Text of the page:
If you need to display some information, you use an abstraction called a "page" - a full HTML document served from a URL. You can generate the HTML using a variety well understood, easily tested server-side frameworks. You can even just serve static HTML saved in a file.
Pages are easy to scale, easy to link to and work on every device, platform and browser released since IE and Netscape 3 back in 1996 (or earlier if you don't need to rely on the Host header).
How about adding interactivity? That's where "forms" come in. Forms allow your application to request information from users and submit it back to your server using a simple and widely understood key/value mechanism.
By combining pages and forms you can build applications that work everywhere, are easy to link to, easy to maintain and can be scaled to handle anything you can throw at them.
Just deleting an item in a paginated list will require posting data while maintaining the query parameters in the url, running a possibly very complex query on the server again, recalculating and rerendering the page and then shoving that data all back to the user via expensive TCP cycles - huge waste. A "webapp" on the otherhand makes a post to the server gets a 204, and on the client side simply removes the corresponding dom element.
As an example, think about implementing MS Paint and the corresponding user experience - using what you're talking about.
For a blog, or a forum system, or twitter, or anything that should be crawled and linked to and shared, it doesn't really make sense, and "pages and forms" makes much more sense.
I quote from their features page:
> Fully featured? Yes. Get pushState with custom routes, clean URLs (goodbye, .html), and more. ... Whatever you choose, we support it.
> S'all about you, dev, s'all 'bout you.
I'm building the platform because I believe in the technology, not espousing the technology because I built the platform. :)
My reaction to http://www.divshot.com is something else entirely. To solve the "problem" of static file hosting and deployment with a service that is "compatible with Angular and Firebase" and supports "pushState with custom routes" is clearly disingenuous.
Not that there's anything wrong with effective marketing. If your target audience is people who don't know what the words mean, then knock yourself out.
Can you tell me what you find disingenuous about the claims? What would appeal to you when describing a static web hosting service?
When you get developers that are wishing they were back using Swing because it was easier, you know you have trouble.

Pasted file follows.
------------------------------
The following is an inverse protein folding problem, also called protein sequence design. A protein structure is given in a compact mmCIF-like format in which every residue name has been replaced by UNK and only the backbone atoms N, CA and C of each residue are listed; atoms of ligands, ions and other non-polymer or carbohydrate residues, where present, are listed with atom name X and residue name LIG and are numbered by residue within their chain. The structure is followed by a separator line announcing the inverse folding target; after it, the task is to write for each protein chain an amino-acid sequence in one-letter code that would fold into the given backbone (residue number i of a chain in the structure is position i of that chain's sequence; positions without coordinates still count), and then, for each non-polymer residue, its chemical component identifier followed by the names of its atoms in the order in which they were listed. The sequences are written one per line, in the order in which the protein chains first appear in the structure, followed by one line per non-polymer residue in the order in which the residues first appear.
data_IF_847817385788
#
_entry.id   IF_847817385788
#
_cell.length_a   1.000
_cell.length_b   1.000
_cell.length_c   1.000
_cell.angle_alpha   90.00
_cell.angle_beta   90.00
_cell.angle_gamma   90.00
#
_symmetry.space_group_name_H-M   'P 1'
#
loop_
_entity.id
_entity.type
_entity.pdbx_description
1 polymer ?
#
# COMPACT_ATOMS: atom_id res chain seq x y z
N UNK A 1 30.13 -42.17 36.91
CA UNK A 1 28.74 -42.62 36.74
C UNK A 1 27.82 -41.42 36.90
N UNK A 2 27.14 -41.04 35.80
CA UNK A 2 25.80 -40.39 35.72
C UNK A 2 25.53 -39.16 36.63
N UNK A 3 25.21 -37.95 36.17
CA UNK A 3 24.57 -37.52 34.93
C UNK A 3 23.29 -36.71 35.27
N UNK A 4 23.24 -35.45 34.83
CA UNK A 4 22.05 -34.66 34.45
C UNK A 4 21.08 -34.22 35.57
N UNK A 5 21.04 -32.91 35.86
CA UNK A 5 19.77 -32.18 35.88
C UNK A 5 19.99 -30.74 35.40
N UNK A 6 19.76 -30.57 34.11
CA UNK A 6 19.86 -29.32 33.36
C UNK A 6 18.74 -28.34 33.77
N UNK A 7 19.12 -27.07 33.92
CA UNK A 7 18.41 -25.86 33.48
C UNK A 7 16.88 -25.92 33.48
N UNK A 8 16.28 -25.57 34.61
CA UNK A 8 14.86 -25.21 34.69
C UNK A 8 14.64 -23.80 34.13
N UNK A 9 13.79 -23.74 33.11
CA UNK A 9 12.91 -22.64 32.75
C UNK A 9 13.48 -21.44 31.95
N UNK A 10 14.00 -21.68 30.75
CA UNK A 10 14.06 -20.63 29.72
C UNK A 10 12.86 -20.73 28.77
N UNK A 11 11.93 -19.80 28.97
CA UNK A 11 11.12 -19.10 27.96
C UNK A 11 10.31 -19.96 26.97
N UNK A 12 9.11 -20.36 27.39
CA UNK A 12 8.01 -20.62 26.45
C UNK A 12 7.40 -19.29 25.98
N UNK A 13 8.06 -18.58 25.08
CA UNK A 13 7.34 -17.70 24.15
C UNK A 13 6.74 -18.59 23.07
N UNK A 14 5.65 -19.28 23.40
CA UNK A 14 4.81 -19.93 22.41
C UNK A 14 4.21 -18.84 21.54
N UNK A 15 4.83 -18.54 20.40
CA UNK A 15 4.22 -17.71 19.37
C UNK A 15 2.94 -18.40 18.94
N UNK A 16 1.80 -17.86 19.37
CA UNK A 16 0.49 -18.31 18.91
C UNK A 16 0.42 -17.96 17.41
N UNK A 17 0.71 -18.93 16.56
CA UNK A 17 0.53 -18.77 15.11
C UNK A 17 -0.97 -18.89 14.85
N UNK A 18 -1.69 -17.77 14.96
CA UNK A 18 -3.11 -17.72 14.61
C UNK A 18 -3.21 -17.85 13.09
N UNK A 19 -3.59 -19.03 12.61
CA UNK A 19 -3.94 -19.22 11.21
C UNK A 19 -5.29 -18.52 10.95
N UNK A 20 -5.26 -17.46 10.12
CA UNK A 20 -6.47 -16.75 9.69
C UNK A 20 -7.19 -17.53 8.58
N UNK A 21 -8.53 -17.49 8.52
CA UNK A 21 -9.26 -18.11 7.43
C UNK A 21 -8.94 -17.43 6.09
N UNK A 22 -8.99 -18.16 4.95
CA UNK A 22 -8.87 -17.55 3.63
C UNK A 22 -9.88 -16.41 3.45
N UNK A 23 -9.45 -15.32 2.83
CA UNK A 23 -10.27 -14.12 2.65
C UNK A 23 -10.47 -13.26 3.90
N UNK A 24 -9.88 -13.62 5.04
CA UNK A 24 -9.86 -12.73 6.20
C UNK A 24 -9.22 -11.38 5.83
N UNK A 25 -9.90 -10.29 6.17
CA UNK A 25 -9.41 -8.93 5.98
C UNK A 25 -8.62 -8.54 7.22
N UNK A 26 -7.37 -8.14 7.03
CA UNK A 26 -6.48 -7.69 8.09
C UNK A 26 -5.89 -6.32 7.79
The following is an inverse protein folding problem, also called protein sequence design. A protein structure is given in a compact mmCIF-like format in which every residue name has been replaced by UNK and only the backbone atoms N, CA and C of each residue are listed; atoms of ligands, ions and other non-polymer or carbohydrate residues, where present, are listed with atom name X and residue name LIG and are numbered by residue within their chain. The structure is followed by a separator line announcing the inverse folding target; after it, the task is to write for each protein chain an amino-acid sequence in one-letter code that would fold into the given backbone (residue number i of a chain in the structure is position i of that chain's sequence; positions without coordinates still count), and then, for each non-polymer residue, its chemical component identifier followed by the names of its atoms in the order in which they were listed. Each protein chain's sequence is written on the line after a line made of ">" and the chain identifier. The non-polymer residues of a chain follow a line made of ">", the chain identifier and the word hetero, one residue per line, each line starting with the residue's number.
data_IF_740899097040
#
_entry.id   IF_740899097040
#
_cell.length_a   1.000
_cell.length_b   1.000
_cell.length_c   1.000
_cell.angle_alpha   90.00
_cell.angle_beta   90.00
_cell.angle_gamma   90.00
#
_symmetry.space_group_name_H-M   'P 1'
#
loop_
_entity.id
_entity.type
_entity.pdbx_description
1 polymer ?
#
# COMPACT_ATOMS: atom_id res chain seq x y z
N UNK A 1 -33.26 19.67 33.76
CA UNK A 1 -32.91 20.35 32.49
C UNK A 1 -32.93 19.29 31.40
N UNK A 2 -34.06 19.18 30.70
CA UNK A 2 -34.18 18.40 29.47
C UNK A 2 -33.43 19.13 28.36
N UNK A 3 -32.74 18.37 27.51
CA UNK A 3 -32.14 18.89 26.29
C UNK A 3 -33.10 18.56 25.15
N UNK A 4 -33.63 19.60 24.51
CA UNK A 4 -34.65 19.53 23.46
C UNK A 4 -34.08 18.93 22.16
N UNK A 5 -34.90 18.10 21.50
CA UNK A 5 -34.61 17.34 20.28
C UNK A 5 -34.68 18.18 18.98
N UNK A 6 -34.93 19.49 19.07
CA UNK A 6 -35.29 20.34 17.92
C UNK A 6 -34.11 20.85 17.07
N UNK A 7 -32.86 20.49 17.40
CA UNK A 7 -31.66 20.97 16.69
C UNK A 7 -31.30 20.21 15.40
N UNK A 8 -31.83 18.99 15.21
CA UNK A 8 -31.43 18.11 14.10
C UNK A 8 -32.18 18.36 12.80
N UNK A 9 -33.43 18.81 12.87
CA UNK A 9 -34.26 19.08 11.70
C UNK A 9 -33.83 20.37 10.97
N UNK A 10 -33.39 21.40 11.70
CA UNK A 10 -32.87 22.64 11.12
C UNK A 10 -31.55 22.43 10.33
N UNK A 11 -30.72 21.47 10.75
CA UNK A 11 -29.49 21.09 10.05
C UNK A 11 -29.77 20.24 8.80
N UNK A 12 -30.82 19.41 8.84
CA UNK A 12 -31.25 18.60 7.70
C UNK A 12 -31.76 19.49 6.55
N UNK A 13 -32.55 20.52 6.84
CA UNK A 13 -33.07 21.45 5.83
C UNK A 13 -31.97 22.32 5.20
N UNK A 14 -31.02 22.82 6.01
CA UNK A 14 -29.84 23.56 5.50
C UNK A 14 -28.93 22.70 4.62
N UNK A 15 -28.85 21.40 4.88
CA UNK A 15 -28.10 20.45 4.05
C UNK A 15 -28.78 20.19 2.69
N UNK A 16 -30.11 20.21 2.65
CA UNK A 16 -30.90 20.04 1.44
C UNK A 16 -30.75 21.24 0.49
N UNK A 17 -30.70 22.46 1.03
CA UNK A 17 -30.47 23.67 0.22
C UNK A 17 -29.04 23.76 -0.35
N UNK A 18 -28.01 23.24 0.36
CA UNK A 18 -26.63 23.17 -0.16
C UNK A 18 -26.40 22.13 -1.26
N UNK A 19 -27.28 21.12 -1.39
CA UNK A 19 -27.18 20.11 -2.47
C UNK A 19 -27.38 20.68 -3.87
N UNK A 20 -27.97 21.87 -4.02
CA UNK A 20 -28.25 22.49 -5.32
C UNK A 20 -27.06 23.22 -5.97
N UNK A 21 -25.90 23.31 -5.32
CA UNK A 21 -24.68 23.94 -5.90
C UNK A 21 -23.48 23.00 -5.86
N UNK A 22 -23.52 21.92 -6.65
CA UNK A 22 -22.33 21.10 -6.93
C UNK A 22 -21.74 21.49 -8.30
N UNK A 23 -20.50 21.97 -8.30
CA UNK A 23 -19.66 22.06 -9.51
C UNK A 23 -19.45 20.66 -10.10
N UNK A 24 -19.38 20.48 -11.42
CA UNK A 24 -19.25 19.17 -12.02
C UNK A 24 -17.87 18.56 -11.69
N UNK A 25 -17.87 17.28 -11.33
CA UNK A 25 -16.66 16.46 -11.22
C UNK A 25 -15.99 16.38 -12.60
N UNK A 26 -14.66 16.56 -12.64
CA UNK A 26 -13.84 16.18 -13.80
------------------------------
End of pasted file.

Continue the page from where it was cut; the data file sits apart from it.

While Java got somewhere with the whole deployment thing it was never quite as slick as the web, and that's the killer aspect of the web really.
What is funny about the web these days is how they're very slowly reinventing all the things NeXT were doing in the 80s, only using a lot more memory and CPU in the process. Ironic given it started on a NeXT in the first place.
Once my build environment was set up, the dev cycle and experience was stellar. Fast, on change, builds, lighting fast local page reloads.
Deployment was just pushing static files on the http server, that served only statics files, like the good old days.
Once that was done, a problem remained: since it was a one shot experiment, with something quite simple, I had only one dev environment for that thing, and I did not document how I did it.
My conclusion was : part of apps that serves dynamic page are kind of build environment that can't pre-built the artifact. But the build environment is part of the code, just like a Makefile would.
It's probably possible to build and serve static page with a good experience as a whole, but your tool quality (easy to deploy and reliable) for building must be great.
Being able to have a gulpfile take care of compiling jade, coffeescript and sass, triggering live reloads, etc., immediately makes me smile. As a former-Flex developer who dealt with some heinous build-times because the tooling was worth it, I now have a better front-end alternative with sub-quarter-second build times.
And if you have a json-serving backend (rails, spray.io, whatever) you can set up easy double tests of your front-end logic, where you mock out the backend, and then run slower "integration" tests where you include it. Might sound wacky but I've found this to be a way to quickly develop robust systems. For me, angular's dependency-injection makes it even easier.